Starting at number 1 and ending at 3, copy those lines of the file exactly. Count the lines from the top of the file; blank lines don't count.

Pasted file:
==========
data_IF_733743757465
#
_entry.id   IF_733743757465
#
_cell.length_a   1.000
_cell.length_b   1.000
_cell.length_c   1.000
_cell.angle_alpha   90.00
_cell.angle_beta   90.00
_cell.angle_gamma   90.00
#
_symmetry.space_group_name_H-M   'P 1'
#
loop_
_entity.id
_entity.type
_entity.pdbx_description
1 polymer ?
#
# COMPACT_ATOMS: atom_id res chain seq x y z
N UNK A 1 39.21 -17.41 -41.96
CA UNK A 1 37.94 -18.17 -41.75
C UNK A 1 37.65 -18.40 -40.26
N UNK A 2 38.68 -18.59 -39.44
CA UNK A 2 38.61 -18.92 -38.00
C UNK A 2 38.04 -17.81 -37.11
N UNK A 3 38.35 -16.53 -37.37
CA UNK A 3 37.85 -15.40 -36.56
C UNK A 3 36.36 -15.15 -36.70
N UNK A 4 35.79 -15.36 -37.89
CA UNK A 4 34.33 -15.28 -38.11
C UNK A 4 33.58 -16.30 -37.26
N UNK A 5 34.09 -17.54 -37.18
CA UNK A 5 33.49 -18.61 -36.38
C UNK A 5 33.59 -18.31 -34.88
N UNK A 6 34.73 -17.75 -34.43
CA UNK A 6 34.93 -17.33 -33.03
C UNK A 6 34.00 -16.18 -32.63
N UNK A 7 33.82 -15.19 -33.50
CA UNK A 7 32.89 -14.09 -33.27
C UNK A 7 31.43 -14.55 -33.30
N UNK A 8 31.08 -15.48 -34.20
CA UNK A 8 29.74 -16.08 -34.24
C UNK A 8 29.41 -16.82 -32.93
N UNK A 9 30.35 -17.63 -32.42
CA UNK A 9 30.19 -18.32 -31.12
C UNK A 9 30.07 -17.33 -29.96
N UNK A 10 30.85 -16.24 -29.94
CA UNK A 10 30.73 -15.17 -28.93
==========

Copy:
data_IF_733743757465
#
_entry.id   IF_733743757465